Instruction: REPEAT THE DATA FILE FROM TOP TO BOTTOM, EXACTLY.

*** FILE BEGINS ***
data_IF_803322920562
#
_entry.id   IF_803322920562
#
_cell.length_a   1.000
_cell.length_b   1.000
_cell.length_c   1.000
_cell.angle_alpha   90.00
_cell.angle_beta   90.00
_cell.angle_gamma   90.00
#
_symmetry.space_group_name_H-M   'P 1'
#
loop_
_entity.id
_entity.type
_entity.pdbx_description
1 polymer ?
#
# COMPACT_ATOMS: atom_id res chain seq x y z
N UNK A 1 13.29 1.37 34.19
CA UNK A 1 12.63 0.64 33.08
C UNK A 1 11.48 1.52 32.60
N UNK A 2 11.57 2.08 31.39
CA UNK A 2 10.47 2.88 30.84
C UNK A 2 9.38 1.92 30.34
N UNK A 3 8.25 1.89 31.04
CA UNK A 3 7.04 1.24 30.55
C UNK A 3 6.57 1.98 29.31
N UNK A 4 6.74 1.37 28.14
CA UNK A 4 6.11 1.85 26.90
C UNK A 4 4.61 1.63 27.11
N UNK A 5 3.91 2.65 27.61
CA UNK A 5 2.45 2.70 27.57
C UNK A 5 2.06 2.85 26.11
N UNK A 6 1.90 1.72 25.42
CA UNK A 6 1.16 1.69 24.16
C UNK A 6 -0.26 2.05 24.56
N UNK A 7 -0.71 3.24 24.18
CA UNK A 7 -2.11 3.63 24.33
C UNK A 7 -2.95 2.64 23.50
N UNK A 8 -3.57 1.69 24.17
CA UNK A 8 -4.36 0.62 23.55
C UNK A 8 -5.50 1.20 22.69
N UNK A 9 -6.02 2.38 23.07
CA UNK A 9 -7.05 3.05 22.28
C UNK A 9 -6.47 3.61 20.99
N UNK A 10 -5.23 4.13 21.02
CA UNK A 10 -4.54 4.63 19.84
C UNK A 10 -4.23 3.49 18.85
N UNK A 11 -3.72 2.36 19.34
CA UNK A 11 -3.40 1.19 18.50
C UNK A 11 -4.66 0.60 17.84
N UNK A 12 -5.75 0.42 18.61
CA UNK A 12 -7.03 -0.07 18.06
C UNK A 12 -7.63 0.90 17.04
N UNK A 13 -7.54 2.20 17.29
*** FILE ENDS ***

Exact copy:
data_IF_803322920562
#
_entry.id   IF_803322920562
#
_cell.length_a   1.000
_cell.length_b   1.000
_cell.length_c   1.000
_cell.angle_alpha   90.00
_cell.angle_beta   90.00
_cell.angle_gamma   90.00
#
_symmetry.space_group_name_H-M   'P 1'
#
loop_
_entity.id
_entity.type
_entity.pdbx_description
1 polymer ?
#
# COMPACT_ATOMS: atom_id res chain seq x y z
N UNK A 1 13.29 1.37 34.19
CA UNK A 1 12.63 0.64 33.08
C UNK A 1 11.48 1.52 32.60
N UNK A 2 11.57 2.08 31.39
CA UNK A 2 10.47 2.88 30.84
C UNK A 2 9.38 1.92 30.34
N UNK A 3 8.25 1.89 31.04
CA UNK A 3 7.04 1.24 30.55
C UNK A 3 6.57 1.98 29.31
N UNK A 4 6.74 1.37 28.14
CA UNK A 4 6.11 1.85 26.90
C UNK A 4 4.61 1.63 27.11
N UNK A 5 3.91 2.65 27.61
CA UNK A 5 2.45 2.70 27.57
C UNK A 5 2.06 2.85 26.11
N UNK A 6 1.90 1.72 25.42
CA UNK A 6 1.16 1.69 24.16
C UNK A 6 -0.26 2.05 24.56
N UNK A 7 -0.71 3.24 24.18
CA UNK A 7 -2.11 3.63 24.33
C UNK A 7 -2.95 2.64 23.50
N UNK A 8 -3.57 1.69 24.17
CA UNK A 8 -4.36 0.62 23.55
C UNK A 8 -5.50 1.20 22.69
N UNK A 9 -6.02 2.38 23.07
CA UNK A 9 -7.05 3.05 22.28
C UNK A 9 -6.47 3.61 20.99
N UNK A 10 -5.23 4.13 21.02
CA UNK A 10 -4.54 4.63 19.84
C UNK A 10 -4.23 3.49 18.85
N UNK A 11 -3.72 2.36 19.34
CA UNK A 11 -3.40 1.19 18.50
C UNK A 11 -4.66 0.60 17.84
N UNK A 12 -5.75 0.42 18.61
CA UNK A 12 -7.03 -0.07 18.06
C UNK A 12 -7.63 0.90 17.04
N UNK A 13 -7.54 2.20 17.29